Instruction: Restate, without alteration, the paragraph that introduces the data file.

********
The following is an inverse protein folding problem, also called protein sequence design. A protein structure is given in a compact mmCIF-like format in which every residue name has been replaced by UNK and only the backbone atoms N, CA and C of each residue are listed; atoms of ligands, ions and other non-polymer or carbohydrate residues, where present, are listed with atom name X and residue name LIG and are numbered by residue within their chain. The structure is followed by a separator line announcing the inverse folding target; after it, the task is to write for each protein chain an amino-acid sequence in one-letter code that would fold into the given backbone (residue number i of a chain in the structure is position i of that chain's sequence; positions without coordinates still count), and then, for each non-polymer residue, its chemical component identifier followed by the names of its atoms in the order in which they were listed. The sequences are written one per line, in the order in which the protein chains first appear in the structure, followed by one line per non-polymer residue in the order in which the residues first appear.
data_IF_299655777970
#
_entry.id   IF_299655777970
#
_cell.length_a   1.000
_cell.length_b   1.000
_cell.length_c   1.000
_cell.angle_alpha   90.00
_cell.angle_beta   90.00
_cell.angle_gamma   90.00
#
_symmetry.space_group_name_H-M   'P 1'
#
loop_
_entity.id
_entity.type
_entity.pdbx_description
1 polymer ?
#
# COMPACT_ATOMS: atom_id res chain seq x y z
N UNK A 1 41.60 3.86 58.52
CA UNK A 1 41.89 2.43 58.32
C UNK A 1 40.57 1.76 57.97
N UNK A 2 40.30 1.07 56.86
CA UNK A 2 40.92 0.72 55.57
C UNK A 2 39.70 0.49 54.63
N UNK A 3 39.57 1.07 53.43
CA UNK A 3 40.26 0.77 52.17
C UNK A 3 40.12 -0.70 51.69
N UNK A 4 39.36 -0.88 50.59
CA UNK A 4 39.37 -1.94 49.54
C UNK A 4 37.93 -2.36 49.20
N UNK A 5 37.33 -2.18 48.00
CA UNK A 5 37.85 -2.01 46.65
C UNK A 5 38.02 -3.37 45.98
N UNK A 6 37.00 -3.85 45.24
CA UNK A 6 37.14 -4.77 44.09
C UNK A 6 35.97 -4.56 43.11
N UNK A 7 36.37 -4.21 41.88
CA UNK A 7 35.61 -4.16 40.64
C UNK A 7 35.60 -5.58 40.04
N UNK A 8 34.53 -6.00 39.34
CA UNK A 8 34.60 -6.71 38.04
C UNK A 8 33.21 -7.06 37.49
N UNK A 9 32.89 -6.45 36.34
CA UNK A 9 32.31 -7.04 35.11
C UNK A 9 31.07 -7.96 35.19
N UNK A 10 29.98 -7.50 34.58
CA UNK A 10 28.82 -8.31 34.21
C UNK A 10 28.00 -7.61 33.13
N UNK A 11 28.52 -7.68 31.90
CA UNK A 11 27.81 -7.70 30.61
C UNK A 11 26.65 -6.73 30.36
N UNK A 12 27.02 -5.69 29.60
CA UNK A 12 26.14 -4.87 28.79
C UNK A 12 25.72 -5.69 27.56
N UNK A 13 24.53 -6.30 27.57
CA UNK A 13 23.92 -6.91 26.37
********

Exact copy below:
The following is an inverse protein folding problem, also called protein sequence design. A protein structure is given in a compact mmCIF-like format in which every residue name has been replaced by UNK and only the backbone atoms N, CA and C of each residue are listed; atoms of ligands, ions and other non-polymer or carbohydrate residues, where present, are listed with atom name X and residue name LIG and are numbered by residue within their chain. The structure is followed by a separator line announcing the inverse folding target; after it, the task is to write for each protein chain an amino-acid sequence in one-letter code that would fold into the given backbone (residue number i of a chain in the structure is position i of that chain's sequence; positions without coordinates still count), and then, for each non-polymer residue, its chemical component identifier followed by the names of its atoms in the order in which they were listed. The sequences are written one per line, in the order in which the protein chains first appear in the structure, followed by one line per non-polymer residue in the order in which the residues first appear.